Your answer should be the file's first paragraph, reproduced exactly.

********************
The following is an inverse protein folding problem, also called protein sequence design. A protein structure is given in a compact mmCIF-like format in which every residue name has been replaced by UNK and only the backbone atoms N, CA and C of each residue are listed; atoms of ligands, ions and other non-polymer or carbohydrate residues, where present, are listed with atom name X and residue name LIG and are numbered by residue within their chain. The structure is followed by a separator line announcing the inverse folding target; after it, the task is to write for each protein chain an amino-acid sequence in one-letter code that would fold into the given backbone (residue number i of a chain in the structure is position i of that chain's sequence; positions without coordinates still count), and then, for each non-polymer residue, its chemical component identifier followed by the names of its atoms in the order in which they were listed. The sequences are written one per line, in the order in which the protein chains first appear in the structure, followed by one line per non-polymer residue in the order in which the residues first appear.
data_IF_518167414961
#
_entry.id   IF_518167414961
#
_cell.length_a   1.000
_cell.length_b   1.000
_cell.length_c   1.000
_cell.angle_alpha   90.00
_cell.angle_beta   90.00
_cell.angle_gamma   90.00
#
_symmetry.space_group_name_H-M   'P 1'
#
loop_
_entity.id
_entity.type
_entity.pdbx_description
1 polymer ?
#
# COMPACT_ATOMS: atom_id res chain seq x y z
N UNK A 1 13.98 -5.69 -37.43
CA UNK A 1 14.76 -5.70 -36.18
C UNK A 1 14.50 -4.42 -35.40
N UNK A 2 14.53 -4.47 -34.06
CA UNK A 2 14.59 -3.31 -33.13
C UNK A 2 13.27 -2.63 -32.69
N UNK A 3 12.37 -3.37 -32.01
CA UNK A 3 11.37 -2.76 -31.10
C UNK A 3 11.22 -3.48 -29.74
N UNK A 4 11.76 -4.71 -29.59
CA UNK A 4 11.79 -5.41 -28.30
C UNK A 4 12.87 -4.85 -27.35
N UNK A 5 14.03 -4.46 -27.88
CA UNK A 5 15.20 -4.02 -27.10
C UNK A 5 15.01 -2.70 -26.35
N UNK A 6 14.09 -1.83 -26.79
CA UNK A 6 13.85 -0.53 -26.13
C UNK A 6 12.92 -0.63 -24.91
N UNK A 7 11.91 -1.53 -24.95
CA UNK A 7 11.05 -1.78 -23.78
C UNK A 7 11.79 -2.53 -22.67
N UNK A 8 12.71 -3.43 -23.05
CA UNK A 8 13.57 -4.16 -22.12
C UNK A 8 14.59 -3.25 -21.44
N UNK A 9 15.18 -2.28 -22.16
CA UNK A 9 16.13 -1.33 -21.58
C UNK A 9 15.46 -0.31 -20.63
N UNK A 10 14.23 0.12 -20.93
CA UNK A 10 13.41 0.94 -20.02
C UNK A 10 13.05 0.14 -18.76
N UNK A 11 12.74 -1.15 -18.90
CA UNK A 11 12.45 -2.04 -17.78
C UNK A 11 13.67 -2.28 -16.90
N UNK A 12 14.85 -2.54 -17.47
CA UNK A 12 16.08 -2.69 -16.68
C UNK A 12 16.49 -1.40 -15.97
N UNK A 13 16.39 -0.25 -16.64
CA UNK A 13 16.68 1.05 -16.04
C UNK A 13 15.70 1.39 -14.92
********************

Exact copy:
The following is an inverse protein folding problem, also called protein sequence design. A protein structure is given in a compact mmCIF-like format in which every residue name has been replaced by UNK and only the backbone atoms N, CA and C of each residue are listed; atoms of ligands, ions and other non-polymer or carbohydrate residues, where present, are listed with atom name X and residue name LIG and are numbered by residue within their chain. The structure is followed by a separator line announcing the inverse folding target; after it, the task is to write for each protein chain an amino-acid sequence in one-letter code that would fold into the given backbone (residue number i of a chain in the structure is position i of that chain's sequence; positions without coordinates still count), and then, for each non-polymer residue, its chemical component identifier followed by the names of its atoms in the order in which they were listed. The sequences are written one per line, in the order in which the protein chains first appear in the structure, followed by one line per non-polymer residue in the order in which the residues first appear.